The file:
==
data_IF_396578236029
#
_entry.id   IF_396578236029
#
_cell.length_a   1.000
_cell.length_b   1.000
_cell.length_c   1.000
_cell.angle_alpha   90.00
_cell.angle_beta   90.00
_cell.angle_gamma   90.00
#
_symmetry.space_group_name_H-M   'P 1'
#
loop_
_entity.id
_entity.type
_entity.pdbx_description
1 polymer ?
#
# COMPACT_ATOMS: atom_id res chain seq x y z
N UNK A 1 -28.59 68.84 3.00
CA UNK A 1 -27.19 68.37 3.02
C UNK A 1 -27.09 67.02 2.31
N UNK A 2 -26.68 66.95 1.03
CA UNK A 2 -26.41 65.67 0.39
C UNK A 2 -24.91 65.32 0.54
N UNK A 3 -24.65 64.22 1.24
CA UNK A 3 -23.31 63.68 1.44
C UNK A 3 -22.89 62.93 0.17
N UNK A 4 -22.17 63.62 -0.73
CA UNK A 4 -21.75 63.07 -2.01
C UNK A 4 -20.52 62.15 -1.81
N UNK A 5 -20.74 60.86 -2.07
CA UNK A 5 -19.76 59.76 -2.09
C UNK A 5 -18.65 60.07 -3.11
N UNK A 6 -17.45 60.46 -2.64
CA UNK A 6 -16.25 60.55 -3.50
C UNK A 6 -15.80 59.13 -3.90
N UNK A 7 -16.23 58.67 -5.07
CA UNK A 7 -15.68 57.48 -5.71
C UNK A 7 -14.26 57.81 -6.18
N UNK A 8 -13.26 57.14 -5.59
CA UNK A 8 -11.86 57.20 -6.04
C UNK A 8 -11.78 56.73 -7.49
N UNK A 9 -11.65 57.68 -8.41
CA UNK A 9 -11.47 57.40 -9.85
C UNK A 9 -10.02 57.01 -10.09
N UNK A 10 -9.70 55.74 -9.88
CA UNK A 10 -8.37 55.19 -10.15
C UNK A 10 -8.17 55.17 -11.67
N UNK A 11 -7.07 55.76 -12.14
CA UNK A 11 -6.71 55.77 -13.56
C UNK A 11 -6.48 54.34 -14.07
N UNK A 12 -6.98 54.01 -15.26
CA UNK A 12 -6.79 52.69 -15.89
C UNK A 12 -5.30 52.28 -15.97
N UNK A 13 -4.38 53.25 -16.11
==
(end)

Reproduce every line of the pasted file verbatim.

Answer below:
data_IF_396578236029
#
_entry.id   IF_396578236029
#
_cell.length_a   1.000
_cell.length_b   1.000
_cell.length_c   1.000
_cell.angle_alpha   90.00
_cell.angle_beta   90.00
_cell.angle_gamma   90.00
#
_symmetry.space_group_name_H-M   'P 1'
#
loop_
_entity.id
_entity.type
_entity.pdbx_description
1 polymer ?
#
# COMPACT_ATOMS: atom_id res chain seq x y z
N UNK A 1 -28.59 68.84 3.00
CA UNK A 1 -27.19 68.37 3.02
C UNK A 1 -27.09 67.02 2.31
N UNK A 2 -26.68 66.95 1.03
CA UNK A 2 -26.41 65.67 0.39
C UNK A 2 -24.91 65.32 0.54
N UNK A 3 -24.65 64.22 1.24
CA UNK A 3 -23.31 63.68 1.44
C UNK A 3 -22.89 62.93 0.17
N UNK A 4 -22.17 63.62 -0.73
CA UNK A 4 -21.75 63.07 -2.01
C UNK A 4 -20.52 62.15 -1.81
N UNK A 5 -20.74 60.86 -2.07
CA UNK A 5 -19.76 59.76 -2.09
C UNK A 5 -18.65 60.07 -3.11
N UNK A 6 -17.45 60.46 -2.64
CA UNK A 6 -16.25 60.55 -3.50
C UNK A 6 -15.80 59.13 -3.90
N UNK A 7 -16.23 58.67 -5.07
CA UNK A 7 -15.68 57.48 -5.71
C UNK A 7 -14.26 57.81 -6.18
N UNK A 8 -13.26 57.14 -5.59
CA UNK A 8 -11.86 57.20 -6.04
C UNK A 8 -11.78 56.73 -7.49
N UNK A 9 -11.65 57.68 -8.41
CA UNK A 9 -11.47 57.40 -9.85
C UNK A 9 -10.02 57.01 -10.09
N UNK A 10 -9.70 55.74 -9.88
CA UNK A 10 -8.37 55.19 -10.15
C UNK A 10 -8.17 55.17 -11.67
N UNK A 11 -7.07 55.76 -12.14
CA UNK A 11 -6.71 55.77 -13.56
C UNK A 11 -6.48 54.34 -14.07
N UNK A 12 -6.98 54.01 -15.26
CA UNK A 12 -6.79 52.69 -15.89
C UNK A 12 -5.30 52.28 -15.97
N UNK A 13 -4.38 53.25 -16.11